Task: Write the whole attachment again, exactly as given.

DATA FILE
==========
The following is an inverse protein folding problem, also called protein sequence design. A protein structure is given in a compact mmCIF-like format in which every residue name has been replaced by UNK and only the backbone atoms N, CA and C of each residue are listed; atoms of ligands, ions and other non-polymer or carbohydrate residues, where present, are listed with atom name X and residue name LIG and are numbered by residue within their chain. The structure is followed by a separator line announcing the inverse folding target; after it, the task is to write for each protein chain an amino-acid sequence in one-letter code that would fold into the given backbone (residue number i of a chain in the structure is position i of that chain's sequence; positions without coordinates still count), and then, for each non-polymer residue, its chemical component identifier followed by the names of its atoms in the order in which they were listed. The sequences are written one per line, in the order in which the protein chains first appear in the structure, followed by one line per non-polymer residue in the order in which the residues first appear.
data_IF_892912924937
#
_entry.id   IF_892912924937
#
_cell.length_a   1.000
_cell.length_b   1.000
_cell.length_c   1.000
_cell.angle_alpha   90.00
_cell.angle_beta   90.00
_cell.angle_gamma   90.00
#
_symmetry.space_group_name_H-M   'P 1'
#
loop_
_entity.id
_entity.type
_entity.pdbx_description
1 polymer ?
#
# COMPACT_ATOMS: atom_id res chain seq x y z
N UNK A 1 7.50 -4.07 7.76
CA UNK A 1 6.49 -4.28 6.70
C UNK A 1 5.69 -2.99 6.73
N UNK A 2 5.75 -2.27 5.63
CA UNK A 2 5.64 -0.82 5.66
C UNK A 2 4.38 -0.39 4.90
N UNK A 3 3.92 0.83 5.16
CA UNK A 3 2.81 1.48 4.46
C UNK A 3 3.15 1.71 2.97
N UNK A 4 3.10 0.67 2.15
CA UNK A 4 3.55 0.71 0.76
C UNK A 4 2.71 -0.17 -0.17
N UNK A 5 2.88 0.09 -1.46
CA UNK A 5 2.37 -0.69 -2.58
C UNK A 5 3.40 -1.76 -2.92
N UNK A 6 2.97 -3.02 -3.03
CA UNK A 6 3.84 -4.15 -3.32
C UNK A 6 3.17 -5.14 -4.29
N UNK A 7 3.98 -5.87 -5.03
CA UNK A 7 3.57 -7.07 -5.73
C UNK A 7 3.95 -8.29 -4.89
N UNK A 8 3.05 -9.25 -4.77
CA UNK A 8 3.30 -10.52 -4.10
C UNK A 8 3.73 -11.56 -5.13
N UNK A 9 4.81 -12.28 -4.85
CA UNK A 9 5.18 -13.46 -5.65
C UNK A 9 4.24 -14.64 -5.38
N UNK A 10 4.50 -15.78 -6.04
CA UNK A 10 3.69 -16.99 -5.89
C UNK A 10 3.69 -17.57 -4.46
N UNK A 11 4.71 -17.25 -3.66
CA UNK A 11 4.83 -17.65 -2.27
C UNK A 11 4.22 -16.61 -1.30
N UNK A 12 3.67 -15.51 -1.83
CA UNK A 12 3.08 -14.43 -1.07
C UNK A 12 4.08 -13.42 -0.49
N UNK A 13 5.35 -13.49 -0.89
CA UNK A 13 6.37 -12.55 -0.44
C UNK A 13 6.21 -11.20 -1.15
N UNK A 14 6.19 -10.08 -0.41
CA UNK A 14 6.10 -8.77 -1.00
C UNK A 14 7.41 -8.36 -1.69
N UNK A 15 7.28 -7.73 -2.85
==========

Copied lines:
The following is an inverse protein folding problem, also called protein sequence design. A protein structure is given in a compact mmCIF-like format in which every residue name has been replaced by UNK and only the backbone atoms N, CA and C of each residue are listed; atoms of ligands, ions and other non-polymer or carbohydrate residues, where present, are listed with atom name X and residue name LIG and are numbered by residue within their chain. The structure is followed by a separator line announcing the inverse folding target; after it, the task is to write for each protein chain an amino-acid sequence in one-letter code that would fold into the given backbone (residue number i of a chain in the structure is position i of that chain's sequence; positions without coordinates still count), and then, for each non-polymer residue, its chemical component identifier followed by the names of its atoms in the order in which they were listed. The sequences are written one per line, in the order in which the protein chains first appear in the structure, followed by one line per non-polymer residue in the order in which the residues first appear.
data_IF_892912924937
#
_entry.id   IF_892912924937
#
_cell.length_a   1.000
_cell.length_b   1.000
_cell.length_c   1.000
_cell.angle_alpha   90.00
_cell.angle_beta   90.00
_cell.angle_gamma   90.00
#
_symmetry.space_group_name_H-M   'P 1'
#
loop_
_entity.id
_entity.type
_entity.pdbx_description
1 polymer ?
#
# COMPACT_ATOMS: atom_id res chain seq x y z
N UNK A 1 7.50 -4.07 7.76
CA UNK A 1 6.49 -4.28 6.70
C UNK A 1 5.69 -2.99 6.73
N UNK A 2 5.75 -2.27 5.63
CA UNK A 2 5.64 -0.82 5.66
C UNK A 2 4.38 -0.39 4.90
N UNK A 3 3.92 0.83 5.16
CA UNK A 3 2.81 1.48 4.46
C UNK A 3 3.15 1.71 2.97
N UNK A 4 3.10 0.67 2.15
CA UNK A 4 3.55 0.71 0.76
C UNK A 4 2.71 -0.17 -0.17
N UNK A 5 2.88 0.09 -1.46
CA UNK A 5 2.37 -0.69 -2.58
C UNK A 5 3.40 -1.76 -2.92
N UNK A 6 2.97 -3.02 -3.03
CA UNK A 6 3.84 -4.15 -3.32
C UNK A 6 3.17 -5.14 -4.29
N UNK A 7 3.98 -5.87 -5.03
CA UNK A 7 3.57 -7.07 -5.73
C UNK A 7 3.95 -8.29 -4.89
N UNK A 8 3.05 -9.25 -4.77
CA UNK A 8 3.30 -10.52 -4.10
C UNK A 8 3.73 -11.56 -5.13
N UNK A 9 4.81 -12.28 -4.85
CA UNK A 9 5.18 -13.46 -5.65
C UNK A 9 4.24 -14.64 -5.38
N UNK A 10 4.50 -15.78 -6.04
CA UNK A 10 3.69 -16.99 -5.89
C UNK A 10 3.69 -17.57 -4.46
N UNK A 11 4.71 -17.25 -3.66
CA UNK A 11 4.83 -17.65 -2.27
C UNK A 11 4.22 -16.61 -1.30
N UNK A 12 3.67 -15.51 -1.83
CA UNK A 12 3.08 -14.43 -1.07
C UNK A 12 4.08 -13.42 -0.49
N UNK A 13 5.35 -13.49 -0.89
CA UNK A 13 6.37 -12.55 -0.44
C UNK A 13 6.21 -11.20 -1.15
N UNK A 14 6.19 -10.08 -0.41
CA UNK A 14 6.10 -8.77 -1.00
C UNK A 14 7.41 -8.36 -1.69
N UNK A 15 7.28 -7.73 -2.85